From 2012 to 2015, there were 104 recorded cargo theft incidents in Canada and the United States. These thefts coincided with the three-day Labour Day celebrations during which a large number of freight trucks were on the road to deliver consumer goods. The worth of stolen cargo amounted to $13.6 million.
In Australia, shippers face the same danger. If you are involved in a business where product shipment is a necessity, this news on cargo piracy should be a cautionary tale. And as with all cautionary tales, there is a lesson to understand here: the need for an aggressive attitude towards security.
Planning and Packaging
Safe product shipment starts from pre-delivery. First, you have to be mindful of the kind of product you are about to deliver. Are we talking about fragile items that require efficient cushioning? Or heavy items that require thick and sturdy boxes?
Although it is easy to get tempted to cut costs on materials, let us say choosing a cheaper box or more affordable composite straps, this can easily backfire. You can always get quality versions of these. Make sure to do enough research on the credentials of your considered carriers.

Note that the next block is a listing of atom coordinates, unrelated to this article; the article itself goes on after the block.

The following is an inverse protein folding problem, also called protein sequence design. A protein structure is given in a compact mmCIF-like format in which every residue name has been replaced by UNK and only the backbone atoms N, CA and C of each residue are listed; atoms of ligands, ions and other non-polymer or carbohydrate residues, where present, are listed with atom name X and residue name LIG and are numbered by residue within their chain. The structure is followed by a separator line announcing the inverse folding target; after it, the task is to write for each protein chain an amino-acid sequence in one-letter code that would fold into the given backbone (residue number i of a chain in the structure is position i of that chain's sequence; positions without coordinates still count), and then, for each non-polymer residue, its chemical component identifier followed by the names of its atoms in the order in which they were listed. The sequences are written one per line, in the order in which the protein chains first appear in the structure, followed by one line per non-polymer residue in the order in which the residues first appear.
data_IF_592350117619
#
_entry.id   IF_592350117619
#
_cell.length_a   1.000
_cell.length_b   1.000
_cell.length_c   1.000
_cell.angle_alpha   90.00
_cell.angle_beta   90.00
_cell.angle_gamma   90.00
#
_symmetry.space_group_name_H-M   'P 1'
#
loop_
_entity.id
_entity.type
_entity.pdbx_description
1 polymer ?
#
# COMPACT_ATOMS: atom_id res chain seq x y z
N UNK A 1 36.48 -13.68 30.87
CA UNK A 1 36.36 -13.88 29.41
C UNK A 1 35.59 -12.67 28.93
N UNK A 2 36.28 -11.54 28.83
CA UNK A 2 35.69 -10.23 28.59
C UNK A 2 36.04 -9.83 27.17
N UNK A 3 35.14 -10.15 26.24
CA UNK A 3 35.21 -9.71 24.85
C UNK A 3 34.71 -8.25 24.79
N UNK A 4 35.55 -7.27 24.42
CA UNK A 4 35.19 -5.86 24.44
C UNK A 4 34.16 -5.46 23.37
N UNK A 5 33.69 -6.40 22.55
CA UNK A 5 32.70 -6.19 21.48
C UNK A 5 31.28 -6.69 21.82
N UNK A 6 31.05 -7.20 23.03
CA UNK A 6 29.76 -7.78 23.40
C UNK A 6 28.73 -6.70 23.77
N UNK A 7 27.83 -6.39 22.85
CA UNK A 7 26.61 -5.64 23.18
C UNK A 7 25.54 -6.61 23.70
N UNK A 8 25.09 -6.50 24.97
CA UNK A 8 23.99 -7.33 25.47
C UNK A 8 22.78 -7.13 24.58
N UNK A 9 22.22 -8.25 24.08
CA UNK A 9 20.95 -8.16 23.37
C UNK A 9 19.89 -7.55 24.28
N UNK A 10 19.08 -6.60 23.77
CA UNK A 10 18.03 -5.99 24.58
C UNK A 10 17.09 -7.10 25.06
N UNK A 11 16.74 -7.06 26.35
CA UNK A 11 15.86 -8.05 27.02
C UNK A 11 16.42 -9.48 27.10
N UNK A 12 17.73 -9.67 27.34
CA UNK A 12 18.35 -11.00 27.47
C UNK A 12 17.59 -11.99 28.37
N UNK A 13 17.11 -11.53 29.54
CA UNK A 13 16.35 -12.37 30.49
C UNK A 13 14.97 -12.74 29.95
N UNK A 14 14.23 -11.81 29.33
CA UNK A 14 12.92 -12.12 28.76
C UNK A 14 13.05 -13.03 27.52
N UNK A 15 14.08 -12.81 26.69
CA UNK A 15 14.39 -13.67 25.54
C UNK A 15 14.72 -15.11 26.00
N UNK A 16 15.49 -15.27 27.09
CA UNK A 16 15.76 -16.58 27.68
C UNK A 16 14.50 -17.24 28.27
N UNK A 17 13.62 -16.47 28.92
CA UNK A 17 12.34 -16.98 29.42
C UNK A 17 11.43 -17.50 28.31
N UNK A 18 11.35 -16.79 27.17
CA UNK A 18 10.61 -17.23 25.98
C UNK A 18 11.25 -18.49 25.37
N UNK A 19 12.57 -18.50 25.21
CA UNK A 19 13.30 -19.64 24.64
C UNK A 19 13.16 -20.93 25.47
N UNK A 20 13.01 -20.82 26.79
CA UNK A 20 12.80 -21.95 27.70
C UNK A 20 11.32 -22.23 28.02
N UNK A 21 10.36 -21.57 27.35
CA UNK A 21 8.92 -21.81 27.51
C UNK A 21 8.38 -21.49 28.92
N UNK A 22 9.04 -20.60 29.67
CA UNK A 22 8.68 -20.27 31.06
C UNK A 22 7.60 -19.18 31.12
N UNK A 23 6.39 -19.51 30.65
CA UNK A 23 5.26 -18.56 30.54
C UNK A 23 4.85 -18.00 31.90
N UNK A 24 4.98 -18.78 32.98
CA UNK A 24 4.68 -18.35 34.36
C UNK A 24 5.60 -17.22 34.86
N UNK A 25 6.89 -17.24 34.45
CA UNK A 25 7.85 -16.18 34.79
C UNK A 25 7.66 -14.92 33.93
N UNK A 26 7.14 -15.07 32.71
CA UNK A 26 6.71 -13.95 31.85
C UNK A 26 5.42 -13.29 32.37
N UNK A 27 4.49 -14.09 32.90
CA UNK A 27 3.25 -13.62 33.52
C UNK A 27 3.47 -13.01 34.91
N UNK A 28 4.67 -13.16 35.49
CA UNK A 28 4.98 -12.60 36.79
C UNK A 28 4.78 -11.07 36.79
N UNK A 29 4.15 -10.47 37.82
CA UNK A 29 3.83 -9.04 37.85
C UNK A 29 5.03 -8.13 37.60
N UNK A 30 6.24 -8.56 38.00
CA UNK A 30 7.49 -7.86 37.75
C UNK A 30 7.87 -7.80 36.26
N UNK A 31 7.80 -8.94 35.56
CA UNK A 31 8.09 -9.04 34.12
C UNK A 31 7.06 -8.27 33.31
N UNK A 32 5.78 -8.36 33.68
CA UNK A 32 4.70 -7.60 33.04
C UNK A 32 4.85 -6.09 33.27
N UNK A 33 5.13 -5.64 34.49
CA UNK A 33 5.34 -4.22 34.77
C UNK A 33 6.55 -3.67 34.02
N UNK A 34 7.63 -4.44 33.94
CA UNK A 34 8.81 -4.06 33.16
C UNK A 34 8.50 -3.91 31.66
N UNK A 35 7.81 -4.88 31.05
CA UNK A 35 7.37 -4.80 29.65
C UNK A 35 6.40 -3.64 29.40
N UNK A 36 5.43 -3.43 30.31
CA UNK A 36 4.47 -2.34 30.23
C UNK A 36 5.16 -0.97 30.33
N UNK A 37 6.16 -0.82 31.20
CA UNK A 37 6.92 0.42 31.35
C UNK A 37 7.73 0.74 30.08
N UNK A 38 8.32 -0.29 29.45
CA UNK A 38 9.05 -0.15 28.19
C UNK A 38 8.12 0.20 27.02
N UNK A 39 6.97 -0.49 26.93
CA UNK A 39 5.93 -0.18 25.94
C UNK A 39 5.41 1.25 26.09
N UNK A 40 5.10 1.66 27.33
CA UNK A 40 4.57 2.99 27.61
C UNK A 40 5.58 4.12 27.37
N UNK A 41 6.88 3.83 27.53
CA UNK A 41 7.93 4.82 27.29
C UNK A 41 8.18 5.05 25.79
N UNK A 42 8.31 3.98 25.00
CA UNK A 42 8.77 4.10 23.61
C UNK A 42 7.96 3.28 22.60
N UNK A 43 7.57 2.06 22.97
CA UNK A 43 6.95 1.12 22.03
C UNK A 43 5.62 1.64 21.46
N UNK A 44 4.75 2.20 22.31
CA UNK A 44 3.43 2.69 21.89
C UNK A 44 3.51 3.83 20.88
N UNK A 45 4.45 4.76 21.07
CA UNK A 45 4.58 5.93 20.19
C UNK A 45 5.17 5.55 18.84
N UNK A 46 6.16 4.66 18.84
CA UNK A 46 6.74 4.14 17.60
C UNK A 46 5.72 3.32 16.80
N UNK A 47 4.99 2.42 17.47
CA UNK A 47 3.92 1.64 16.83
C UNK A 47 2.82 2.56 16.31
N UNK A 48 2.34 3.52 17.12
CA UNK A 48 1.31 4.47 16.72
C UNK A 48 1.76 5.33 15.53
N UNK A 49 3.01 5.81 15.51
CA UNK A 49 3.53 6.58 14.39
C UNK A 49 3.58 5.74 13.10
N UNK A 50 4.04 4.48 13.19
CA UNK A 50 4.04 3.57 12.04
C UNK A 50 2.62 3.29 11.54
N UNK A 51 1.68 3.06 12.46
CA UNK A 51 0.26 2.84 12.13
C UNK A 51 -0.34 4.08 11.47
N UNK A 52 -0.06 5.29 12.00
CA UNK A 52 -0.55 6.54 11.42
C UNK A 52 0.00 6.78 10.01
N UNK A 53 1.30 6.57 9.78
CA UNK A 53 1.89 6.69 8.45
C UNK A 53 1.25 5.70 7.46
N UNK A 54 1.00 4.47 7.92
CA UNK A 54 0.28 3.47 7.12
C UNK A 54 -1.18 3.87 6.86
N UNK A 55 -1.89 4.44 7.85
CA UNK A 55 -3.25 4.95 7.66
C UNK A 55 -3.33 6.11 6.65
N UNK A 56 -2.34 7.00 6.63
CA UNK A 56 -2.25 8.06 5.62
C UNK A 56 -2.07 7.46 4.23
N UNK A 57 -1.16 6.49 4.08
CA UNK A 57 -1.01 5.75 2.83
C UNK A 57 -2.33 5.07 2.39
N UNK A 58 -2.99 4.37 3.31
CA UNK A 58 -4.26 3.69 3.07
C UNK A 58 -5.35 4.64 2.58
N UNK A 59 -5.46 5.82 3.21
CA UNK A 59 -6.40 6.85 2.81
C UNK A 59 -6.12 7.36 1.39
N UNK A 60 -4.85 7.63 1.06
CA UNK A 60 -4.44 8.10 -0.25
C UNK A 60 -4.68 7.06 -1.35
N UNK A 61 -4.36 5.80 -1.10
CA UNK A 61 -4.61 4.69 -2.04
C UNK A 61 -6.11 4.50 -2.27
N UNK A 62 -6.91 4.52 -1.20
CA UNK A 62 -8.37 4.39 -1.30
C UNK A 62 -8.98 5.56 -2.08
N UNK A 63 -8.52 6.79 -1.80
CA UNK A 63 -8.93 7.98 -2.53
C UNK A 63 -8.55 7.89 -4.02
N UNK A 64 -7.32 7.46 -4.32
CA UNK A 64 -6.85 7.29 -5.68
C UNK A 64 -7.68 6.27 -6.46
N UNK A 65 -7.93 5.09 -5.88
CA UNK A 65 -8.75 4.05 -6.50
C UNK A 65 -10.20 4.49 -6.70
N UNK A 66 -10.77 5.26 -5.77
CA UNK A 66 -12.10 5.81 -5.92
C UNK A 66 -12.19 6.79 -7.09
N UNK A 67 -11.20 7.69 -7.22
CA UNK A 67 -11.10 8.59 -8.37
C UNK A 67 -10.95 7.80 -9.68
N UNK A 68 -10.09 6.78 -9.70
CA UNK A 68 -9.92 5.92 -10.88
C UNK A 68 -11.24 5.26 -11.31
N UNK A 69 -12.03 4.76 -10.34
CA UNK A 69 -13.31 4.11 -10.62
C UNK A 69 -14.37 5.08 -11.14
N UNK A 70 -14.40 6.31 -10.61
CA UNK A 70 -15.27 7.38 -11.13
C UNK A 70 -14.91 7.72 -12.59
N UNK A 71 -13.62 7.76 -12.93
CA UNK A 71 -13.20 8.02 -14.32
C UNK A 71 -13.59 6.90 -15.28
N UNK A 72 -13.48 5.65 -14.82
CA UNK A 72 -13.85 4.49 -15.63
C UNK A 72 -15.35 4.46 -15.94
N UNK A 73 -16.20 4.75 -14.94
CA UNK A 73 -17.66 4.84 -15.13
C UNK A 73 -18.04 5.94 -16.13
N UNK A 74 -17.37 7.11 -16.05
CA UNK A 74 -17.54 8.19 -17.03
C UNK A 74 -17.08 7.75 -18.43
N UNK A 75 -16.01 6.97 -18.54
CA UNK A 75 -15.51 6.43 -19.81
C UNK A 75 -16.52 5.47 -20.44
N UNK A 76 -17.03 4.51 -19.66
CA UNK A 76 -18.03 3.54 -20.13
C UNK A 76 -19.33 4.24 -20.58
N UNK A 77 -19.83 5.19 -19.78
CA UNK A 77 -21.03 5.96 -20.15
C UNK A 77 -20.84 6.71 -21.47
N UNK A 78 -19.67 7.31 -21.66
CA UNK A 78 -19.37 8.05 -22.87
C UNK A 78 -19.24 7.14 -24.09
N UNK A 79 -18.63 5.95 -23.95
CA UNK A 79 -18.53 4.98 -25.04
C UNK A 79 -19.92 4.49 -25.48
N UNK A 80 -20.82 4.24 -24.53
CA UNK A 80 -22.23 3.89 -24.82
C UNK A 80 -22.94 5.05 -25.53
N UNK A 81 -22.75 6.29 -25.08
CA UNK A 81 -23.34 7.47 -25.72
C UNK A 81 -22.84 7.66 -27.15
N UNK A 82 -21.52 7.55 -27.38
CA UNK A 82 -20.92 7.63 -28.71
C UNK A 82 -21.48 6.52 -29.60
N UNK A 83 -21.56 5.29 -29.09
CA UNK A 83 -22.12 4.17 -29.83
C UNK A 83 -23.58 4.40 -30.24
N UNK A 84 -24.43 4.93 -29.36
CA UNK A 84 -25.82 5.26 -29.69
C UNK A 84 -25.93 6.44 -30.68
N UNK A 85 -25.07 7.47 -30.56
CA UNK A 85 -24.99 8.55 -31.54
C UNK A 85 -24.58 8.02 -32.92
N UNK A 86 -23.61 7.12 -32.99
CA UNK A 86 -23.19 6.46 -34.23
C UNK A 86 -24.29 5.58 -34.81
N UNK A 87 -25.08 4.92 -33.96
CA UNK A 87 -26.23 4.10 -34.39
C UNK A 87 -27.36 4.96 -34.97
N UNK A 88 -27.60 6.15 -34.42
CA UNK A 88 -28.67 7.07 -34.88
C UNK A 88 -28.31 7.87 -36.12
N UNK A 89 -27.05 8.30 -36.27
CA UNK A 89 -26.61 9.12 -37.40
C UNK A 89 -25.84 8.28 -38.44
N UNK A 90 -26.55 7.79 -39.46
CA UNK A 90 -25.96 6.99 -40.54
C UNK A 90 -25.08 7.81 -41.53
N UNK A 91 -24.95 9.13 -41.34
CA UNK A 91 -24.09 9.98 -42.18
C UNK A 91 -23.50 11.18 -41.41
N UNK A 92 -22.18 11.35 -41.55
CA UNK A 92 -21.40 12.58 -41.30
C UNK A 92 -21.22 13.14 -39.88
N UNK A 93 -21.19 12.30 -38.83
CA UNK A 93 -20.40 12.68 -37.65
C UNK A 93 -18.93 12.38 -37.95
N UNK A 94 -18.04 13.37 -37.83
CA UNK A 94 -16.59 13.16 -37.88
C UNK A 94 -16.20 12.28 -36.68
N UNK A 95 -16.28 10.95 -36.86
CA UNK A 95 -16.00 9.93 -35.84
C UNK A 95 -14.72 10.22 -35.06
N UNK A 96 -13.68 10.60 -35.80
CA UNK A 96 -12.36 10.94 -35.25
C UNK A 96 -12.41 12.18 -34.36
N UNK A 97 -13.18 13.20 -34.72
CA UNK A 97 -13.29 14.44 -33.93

It pays to entrust your goods to only the most reliable shipment company. Lastly, think about labels. Is the information accurate? Is the typeface readable? Is the print suited for the long haul?
Once your products are on the road, the responsibility for their safety now transfers to the hands of your chosen carrier or in-house shipping personnel. Still, there are ways to ensure the security. Familiarise yourself with your carrier. Know who the drivers are, what routes they take, and which schedules they follow.
Participate in groups that share your shipment safety concerns such as Customs Trade Partnership Against Terrorism (CT-PAT) and the Cargo Security Council.
Make sure your shipping personnel are adept at delivery protocols. Both parties should duly sign shipment forms at all times.
Keeping your cargos safe is only a matter of anticipating possible worst-case scenarios. Thinking three steps ahead is what you must do.